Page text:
The Pakistani schoolgirl Malala Yousafzai, shot in the head by the Taliban, is to lead calls for education to become a priority in poorer countries - on her birthday.
15-year-old Malala Yousafzai, who now lives in Birmingham after her treatment in the city, will make her first public appearance since being shot on July 12 - her 16th birthday and 'Malala Day.'
Malala says that July 12 is:
'An opportunity for every young person on the planet to get together and tell the world: we will get our education, be it at home, in school or any place. Let us work together for the rights of girls and boys. Let us build schools.'
She will give a speech about the importance of education at a United Nations gathering in New York.
Former Prime Minister Gordon Brown, who is now UN Special Envoy for Global Education, has described the schoolgirl shot by the Taliban last year as a 'shining beacon for girls education.
– Gordon Brown, UN Special Envoy for Global Education
"Malala is a true inspiration and a shining beacon for girls education around the world. I am full of admiration for her courage and determination in the journey she is on, and am sure that she can become a real leader in the campaign for a school place for every girl - and every boy."
Malala Yousafzai, the Pakistani schoolgirl brought to the UK and treated in Birmingham after being shot in the head by the Taliban, features in a list of Time magazine's 100 most influential people in the world.
The 15-year-old has set up education charity the Malala Fund and is now a pupil at Edgbaston High School for Girls.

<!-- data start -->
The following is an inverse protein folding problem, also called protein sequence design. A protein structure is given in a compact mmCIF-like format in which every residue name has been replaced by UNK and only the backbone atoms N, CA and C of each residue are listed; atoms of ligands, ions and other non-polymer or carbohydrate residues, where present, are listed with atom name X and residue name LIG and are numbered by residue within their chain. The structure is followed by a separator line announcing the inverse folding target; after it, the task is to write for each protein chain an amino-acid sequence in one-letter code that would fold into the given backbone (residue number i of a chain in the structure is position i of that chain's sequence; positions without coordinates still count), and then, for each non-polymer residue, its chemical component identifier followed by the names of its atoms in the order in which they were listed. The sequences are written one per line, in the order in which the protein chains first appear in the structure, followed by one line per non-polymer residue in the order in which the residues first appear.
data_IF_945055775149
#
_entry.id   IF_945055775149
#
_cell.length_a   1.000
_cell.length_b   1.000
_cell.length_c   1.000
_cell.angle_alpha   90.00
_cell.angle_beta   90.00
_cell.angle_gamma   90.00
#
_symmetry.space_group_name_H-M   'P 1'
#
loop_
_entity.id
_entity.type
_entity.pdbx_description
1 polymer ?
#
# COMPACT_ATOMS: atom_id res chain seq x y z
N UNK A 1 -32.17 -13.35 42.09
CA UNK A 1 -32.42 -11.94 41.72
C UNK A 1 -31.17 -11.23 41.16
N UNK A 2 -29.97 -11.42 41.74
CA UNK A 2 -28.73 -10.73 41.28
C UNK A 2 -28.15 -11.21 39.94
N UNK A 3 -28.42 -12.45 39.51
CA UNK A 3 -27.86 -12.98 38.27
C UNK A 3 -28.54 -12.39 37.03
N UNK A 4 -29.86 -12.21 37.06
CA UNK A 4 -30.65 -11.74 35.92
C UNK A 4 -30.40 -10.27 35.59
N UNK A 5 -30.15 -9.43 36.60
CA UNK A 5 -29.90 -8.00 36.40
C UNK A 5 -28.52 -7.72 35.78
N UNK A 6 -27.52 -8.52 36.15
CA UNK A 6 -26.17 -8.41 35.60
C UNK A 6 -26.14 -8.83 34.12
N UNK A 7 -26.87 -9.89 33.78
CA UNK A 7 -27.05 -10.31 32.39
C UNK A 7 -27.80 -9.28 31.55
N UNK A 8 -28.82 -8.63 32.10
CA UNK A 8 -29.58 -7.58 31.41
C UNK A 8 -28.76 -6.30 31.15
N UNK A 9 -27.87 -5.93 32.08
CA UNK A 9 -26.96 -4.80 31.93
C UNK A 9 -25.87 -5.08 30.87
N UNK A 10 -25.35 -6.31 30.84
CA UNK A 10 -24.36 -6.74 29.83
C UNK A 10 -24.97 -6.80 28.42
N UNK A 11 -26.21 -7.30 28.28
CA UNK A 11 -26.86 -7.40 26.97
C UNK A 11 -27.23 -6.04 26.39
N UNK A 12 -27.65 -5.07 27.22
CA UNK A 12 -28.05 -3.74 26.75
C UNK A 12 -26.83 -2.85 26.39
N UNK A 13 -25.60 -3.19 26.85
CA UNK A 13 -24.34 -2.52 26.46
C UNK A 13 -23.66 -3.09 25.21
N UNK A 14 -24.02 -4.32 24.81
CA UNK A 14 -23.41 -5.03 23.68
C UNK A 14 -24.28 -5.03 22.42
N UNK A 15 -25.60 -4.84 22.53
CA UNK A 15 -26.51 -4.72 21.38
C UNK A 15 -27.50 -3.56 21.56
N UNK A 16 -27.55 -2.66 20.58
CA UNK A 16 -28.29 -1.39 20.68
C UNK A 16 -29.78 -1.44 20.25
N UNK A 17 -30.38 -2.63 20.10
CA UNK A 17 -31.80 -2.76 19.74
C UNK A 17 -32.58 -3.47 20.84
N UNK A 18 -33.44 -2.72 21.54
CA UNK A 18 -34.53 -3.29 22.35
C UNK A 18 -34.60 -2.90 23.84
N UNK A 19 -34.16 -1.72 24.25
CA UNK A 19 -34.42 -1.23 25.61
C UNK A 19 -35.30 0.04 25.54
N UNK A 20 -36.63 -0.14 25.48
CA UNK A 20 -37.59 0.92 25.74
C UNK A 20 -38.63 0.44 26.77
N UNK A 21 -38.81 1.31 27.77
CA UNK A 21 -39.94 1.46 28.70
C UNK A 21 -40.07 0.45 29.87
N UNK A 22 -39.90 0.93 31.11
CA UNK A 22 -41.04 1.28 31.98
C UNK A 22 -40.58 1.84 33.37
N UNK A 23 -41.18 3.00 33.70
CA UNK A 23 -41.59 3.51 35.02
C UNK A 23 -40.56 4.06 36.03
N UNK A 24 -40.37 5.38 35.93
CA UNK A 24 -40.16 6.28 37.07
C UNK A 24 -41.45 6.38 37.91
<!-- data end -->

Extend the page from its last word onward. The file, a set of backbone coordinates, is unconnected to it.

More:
She appears on one of the issue's seven separate covers.
Time managing editor Rick Stengel said: "This year we are trying something new: seven cover portraits of Time 100 honorees who reflect the breadth and depth of our list, each one profiled inside- as is our tradition- by an equally luminary voice."
A 15 year-old girl who was shot in the head for promoting women's education by the Taliban in Pakistan is to give her first public speech.
Malala will speak on Malala Day, her 16th birthday, on 12 July in New York.
A fifteen-year-old girl who survived after being shot in the head for promoting girls' education in Pakistan has gone back to school.
Malala Yousafzai had life saving surgery in Birmingham after being targetted by the Taliban.
Malala Yousafzai said it is "the happiest moment" that she is returning to school following her attack.
She said, "I want to learn about politics, about social rights and about the law. I want to learn how to bring change in this world":
Malala Yousafzai has spent her first day at school since being attacked by the Taliban in October last year.
The 15-year-old was shot in the head for campaigning for girls' education
While making her way to Edgbaston High School for Girls in Birmingham, Malala told her father Ziauddin, "It is an honour for me and it's what I dreamed ... I'm on my way to my dream":
UN Special Envoy for Global Education Gordon Brown said today is a "great day" for Malala Yousafzai.
Mr Brown said in a statement:
This is a great day for Malala, for her family - and for the cause of education worldwide.
By her courage, Malala shows that nothing - not even bullets, intimidation or death threats - can stand in the way of the right of every girl to an education.
I wish Malala and her family well as her courageous recovery continues.
Malala Yousafzai, the pakistani girl who was shot in the head, at point black range, but the Taliban has completed her first day at school. She's attending the Edgbaston High School, an independent day school for girls.
She received treatment at the Queen Elizabeth Hospital Birmingham.
The 15 year old said, “I am excited that today I have achieved my dream of going back to school. I want all girls in the world to have this basic opportunity."
"I miss my classmates from Pakistan very much but I am looking forward to meeting my teachers and making new friends here in Birmingham”, she added.